Jon:  And then you grew up [where]?

Natalie:  I grew up in Chicago, so my family immigrated to Chicago when I was five. It's so funny, I don't remember much of my time in Poland. I look at, you know, pictures of when I was younger and my mom has to fill in the gaps with anecdotes and stuff. But, right away, remember when we moved to Chicago watching a lot of news programs and movies and television, because my parents, we were all learning English at the same time. My Dad was 41 when we came. My mom was 38 and they had to start completely over.

Jon:  So that was your "Rosetta Stone," watching the news?

Natalie:  Yeah, totally! Totally. We constantly had something on. And that's where I really think my love of storytelling came.

Jon:  I read somewhere where you also watched classic Hollywood films to help learn English?

Natalie:  Yeah...

Jon:  What were your favorites?

Natalie:  Oh Gosh. We would watch everything. I mean, I was just totally a sucker for all these old movies and nineties movies and eighties movies, but of the classics, I really love The Godfather series. [Laughter]

Jon:  Now, what did immigrants coming to America think of The Godfather series?

Natalie:  Oh Gosh. Well, I mean, it's just such great storytelling. You can't make a movie like that today. You really can't. I just thought it was so suspenseful and the acting was fantastic and it just...

Jon:  I'm just imagining five-year-old Natalie, sitting there with their parents on the couch watching The Godfather.

Natalie:  well, The Godfather probably came a little bit later. The first movies I remember watching include, Breakfast at Tiffany's, which I really, really always loved. I loved the, just the sort of carefree spirit of the main character, Holly Golightly, and Pretty Woman. I mean, just like random, you know what I consider "classics" that probably people would not, but those are classics to me.

Jon:  When did you first know you wanted to be a broadcaster?

Natalie:  I think it was pretty young that I knew I wanted to do something in TV or film because I was surrounded by so much of it. We were constantly watching news as well as movies. I really wanted to become--part of me wanted to become an actress. And then part of me wanted to be Barbara Walters. So I knew from a very young age that I really wanted to go to L.A. Because I saw L.A. as the place that you can make any type of TV or film dreams come true.

Jon:  Now. Did your parents try to dissuade you? I mean, first generation it's like "get a profession where you're always going to have work."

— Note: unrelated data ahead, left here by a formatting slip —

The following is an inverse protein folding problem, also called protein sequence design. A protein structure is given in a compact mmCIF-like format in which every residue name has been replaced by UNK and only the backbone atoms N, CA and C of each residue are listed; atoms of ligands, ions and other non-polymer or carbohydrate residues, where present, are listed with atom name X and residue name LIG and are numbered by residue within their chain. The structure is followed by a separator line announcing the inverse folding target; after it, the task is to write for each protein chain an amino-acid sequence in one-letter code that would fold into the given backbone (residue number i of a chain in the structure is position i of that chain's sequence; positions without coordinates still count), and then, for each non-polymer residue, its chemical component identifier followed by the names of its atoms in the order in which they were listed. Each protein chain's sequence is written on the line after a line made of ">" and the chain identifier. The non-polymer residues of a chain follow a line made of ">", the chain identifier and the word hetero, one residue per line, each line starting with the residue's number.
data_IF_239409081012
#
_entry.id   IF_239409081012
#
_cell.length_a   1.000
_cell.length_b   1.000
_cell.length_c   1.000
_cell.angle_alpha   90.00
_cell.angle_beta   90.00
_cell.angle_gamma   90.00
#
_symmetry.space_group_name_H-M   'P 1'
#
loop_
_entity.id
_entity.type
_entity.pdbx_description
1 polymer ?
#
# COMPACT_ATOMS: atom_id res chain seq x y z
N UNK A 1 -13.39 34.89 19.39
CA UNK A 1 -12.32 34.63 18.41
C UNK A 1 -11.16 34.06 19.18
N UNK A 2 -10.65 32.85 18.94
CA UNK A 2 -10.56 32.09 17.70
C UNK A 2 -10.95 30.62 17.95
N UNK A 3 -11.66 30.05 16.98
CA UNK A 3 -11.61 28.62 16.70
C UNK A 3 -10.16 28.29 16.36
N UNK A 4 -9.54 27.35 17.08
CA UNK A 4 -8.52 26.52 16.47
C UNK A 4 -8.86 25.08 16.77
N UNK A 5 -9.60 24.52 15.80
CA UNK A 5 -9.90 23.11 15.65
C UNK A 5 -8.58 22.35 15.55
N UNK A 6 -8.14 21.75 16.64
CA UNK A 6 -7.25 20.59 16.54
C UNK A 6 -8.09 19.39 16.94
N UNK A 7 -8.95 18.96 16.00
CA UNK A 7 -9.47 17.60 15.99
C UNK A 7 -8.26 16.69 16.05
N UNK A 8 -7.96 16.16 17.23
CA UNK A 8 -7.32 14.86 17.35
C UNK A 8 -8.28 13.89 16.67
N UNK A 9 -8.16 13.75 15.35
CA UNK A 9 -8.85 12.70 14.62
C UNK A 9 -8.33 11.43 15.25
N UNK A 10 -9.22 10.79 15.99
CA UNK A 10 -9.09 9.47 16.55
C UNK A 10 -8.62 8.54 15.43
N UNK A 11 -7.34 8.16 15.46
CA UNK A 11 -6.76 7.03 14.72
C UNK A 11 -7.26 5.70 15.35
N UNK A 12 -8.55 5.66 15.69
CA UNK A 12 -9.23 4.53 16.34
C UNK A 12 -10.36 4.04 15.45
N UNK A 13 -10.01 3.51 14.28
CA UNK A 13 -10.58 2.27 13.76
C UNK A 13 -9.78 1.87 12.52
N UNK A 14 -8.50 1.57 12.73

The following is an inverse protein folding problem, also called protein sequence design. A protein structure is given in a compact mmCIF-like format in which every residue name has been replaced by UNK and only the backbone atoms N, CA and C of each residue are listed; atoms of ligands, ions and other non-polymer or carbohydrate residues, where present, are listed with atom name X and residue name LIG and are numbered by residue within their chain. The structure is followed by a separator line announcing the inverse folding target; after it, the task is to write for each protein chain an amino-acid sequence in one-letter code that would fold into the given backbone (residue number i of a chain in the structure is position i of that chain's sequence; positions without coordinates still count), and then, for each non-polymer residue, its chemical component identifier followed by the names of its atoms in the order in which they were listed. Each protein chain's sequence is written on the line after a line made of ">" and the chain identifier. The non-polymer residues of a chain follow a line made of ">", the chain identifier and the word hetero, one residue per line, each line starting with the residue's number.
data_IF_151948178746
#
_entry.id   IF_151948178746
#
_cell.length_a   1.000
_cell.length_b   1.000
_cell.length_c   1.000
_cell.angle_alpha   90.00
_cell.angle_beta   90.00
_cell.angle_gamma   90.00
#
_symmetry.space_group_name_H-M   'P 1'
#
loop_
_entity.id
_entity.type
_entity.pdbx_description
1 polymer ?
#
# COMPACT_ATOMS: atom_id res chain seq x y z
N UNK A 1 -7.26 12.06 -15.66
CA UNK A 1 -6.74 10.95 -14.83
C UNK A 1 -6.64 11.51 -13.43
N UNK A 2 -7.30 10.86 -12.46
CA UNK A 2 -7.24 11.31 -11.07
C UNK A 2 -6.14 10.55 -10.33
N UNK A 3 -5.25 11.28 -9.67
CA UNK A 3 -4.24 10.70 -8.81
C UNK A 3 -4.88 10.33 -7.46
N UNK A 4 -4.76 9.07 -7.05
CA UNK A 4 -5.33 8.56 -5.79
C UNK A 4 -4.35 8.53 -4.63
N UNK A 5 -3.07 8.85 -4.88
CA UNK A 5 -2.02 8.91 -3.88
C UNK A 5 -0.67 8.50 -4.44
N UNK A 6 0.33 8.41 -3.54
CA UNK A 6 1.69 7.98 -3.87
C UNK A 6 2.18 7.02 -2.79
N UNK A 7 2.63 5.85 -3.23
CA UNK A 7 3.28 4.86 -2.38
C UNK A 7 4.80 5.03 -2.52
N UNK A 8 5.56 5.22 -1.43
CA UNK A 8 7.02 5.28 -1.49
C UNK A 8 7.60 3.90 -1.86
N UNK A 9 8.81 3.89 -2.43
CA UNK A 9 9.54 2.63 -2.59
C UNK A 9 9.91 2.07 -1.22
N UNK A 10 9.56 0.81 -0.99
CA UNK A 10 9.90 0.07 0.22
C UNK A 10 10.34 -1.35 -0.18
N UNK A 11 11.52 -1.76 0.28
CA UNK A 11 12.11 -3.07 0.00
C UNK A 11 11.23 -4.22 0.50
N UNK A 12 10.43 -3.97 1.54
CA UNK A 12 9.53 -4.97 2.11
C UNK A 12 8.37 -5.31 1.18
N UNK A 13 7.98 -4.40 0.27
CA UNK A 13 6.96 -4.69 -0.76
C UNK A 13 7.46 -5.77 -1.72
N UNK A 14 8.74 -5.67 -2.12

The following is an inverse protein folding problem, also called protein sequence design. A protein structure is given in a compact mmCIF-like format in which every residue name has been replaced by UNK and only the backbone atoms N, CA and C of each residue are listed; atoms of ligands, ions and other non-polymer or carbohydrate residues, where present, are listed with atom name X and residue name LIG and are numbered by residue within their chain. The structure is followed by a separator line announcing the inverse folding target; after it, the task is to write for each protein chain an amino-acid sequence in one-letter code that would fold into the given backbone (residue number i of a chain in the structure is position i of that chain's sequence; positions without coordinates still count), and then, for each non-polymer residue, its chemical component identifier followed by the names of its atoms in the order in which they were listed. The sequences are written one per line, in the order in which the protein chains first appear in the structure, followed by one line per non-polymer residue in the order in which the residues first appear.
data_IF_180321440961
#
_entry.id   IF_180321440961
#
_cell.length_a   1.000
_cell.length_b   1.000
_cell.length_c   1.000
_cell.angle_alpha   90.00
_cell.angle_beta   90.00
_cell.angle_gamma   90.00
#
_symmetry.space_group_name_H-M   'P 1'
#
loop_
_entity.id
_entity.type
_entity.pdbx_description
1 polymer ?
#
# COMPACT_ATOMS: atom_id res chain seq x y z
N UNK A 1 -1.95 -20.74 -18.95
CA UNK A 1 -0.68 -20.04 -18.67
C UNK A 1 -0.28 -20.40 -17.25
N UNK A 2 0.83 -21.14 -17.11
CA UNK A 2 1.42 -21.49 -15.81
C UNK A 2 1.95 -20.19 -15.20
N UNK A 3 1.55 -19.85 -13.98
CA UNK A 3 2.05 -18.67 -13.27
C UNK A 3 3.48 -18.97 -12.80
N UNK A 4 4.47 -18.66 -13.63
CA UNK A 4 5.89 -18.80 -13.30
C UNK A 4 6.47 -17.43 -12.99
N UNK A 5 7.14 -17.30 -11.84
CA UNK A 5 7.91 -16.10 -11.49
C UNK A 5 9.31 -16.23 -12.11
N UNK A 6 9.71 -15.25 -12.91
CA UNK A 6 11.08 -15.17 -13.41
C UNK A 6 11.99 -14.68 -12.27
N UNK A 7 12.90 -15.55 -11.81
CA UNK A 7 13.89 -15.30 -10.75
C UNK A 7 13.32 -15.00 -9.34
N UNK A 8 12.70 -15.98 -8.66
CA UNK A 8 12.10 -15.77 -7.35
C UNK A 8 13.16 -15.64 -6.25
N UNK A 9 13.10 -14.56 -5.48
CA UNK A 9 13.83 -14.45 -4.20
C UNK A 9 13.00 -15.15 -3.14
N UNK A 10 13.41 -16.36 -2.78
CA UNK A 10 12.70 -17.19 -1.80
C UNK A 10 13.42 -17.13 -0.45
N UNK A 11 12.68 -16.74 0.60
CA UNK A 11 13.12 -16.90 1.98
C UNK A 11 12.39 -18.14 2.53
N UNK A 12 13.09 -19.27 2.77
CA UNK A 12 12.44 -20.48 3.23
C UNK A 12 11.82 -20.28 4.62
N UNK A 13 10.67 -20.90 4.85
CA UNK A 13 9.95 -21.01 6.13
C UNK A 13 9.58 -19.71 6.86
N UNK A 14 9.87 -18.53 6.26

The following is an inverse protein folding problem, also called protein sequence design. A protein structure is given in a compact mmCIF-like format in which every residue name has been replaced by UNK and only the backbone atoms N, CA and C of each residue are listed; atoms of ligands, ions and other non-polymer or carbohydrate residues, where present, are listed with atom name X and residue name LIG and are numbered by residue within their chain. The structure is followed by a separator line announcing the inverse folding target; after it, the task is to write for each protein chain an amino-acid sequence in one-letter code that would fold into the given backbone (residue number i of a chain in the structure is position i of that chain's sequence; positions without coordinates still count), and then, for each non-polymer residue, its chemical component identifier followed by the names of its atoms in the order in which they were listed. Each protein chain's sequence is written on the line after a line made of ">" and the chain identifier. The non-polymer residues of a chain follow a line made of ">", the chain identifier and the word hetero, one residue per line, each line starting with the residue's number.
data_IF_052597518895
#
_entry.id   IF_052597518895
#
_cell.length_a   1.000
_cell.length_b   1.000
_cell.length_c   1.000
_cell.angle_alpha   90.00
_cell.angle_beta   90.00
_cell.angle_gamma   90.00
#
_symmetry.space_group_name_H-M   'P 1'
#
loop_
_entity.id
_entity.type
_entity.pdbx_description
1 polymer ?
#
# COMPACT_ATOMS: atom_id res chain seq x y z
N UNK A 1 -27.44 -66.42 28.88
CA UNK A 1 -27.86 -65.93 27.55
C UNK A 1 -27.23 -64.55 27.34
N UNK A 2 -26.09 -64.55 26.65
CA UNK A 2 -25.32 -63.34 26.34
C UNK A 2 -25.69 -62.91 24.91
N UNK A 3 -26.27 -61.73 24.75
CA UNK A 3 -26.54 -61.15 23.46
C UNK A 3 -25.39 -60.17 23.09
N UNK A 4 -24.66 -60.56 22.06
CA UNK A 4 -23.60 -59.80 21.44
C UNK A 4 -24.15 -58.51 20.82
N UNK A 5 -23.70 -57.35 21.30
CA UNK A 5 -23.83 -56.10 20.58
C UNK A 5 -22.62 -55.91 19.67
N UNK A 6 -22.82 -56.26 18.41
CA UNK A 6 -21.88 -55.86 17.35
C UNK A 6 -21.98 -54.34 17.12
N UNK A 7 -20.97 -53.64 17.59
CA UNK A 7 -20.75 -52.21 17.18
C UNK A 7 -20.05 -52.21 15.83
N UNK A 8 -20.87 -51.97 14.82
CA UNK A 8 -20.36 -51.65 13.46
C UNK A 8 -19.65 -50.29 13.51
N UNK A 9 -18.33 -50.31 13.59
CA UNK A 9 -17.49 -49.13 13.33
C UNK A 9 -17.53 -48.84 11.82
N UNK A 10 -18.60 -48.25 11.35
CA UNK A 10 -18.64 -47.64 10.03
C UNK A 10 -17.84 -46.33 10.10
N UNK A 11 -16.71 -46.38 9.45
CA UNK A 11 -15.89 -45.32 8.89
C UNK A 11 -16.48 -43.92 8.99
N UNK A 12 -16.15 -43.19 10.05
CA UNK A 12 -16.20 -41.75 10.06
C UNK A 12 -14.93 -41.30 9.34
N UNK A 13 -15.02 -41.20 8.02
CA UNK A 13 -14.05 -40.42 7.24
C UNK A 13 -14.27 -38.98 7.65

Natalie:  Yeah, and you know, that's so true. I mean, they didn't try to dissuade me, I think. I think that my parents always just wanted me to focus on education first. So, you know, they didn't me to struggle in life the way that they did. So they kind of programmed in my head that yes, you can do this sort of performance stuff that you enjoyed but always prioritize education. So I think, had it been my mom's choice, my dad's choice, I would have majored in law or medicine for sure, which sometimes I look back and I'm like...

Jon:  Doctor, Lawyer...

Natalie:  But you know, I think they also noticed that from a really young age, I just had this bug. I really, I took acting classes when I was really young. I was constantly performing. I did dance. I was always on stage. So there was some element that I think they always knew that I was going to do something related to TV.

Jon:  Have you always been comfortable in front of the camera?

Natalie:  Uh, I think that I've always felt like I enjoy the performance elements, but I think that comfort in front of the camera really came with practice. I think there's self doubt that always comes up, especially when you're starting out and you have to watch yourself back. Like you think you're the greatest person and then you see the video or you hear your voice and you're like, oh, maybe not. I didn't know I sound like that, or I'd look like that. So I think it was a little mixture. I knew I had some sort of talent that people would tell me they saw in me, but I also knew that it needed to sort of be nurtured.